By Sunil Garodia
First publised on 2023-03-20 00:35:14
The National Assessment & Accreditation Council (NAAC) is facing mounting scrutiny as allegations of corruption and malpractice continue to emerge. The recent resignation of Bhushan Patwardhan, the executive committee chairperson of NAAC, along with adverse remarks from the Comptroller & Auditor General (CAG), has shed light on serious issues within the organization.
An internal committee has now found that the IT systems used by NAAC are opaque and not strong enough, allowing data to be modified without proper authorization. This follows previous reports of some institutions bribing peer teams for better grades. Patwardhan has alleged that some institutions have received "questionable grades" due to "vested interests and malpractices," indicating that corruption is widespread within the organization.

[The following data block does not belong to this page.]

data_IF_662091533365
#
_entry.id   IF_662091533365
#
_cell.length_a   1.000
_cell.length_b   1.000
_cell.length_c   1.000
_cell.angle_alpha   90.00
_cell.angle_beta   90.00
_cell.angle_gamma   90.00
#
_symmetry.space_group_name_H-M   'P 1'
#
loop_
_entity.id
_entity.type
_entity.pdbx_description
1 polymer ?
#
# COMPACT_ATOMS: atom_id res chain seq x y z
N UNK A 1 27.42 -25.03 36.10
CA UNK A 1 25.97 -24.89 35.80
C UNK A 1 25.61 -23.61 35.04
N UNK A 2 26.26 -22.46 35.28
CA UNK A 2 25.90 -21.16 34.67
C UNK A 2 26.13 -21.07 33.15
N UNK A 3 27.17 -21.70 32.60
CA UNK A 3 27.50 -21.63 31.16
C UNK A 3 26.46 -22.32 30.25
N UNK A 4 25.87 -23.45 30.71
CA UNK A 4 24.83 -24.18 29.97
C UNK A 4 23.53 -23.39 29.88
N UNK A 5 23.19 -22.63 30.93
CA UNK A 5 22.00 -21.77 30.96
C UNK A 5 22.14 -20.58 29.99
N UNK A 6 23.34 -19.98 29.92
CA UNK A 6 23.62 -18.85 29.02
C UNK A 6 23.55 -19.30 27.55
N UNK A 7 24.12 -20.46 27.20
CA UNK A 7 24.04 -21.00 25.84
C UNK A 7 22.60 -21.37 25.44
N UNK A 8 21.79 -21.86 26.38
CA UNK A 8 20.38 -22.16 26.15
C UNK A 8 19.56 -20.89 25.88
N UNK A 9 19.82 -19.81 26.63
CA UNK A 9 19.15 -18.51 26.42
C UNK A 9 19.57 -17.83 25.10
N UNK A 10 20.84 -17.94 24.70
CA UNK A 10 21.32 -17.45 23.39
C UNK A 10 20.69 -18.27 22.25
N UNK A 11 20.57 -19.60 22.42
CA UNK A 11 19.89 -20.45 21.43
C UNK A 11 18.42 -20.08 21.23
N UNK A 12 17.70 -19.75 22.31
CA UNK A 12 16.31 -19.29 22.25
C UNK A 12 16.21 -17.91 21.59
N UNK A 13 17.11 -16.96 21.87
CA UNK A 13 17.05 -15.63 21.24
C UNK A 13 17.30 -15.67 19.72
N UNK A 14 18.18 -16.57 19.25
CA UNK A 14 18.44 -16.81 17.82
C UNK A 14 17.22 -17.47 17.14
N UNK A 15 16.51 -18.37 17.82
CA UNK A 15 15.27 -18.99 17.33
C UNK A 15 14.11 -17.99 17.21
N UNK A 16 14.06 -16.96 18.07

NAAC has previously defended its processes as "robust, transparent, ICT-driven, and automated" and claimed that its assessments are "done transparently and professionally." However, the internal committee report clearly debunks these claims. Professionalism is only on paper and processes are anything but automated.
The situation at NAAC is reminiscent of the corruption that was uncovered within the Medical Council of India, another organization tasked with grading and issuing licenses for medical colleges. The government must act quickly to overhaul NAAC and ensure that it is functioning as it should. It is clear that NAAC is failing to assess and accredit institutions of higher education correctly and as per the rule books.
The entire system of assessing and accrediting colleges and institutes needs to be overhauled. A relook at the present system of colleges submitting self-reports followed by a visit by a peer team is necessary. Additionally, the IT systems used by NAAC must be transparent and robust with backend access limited to a few authorized officials only. Students deserve better than to be taken for a ride by an organization plagued by corruption and malpractice.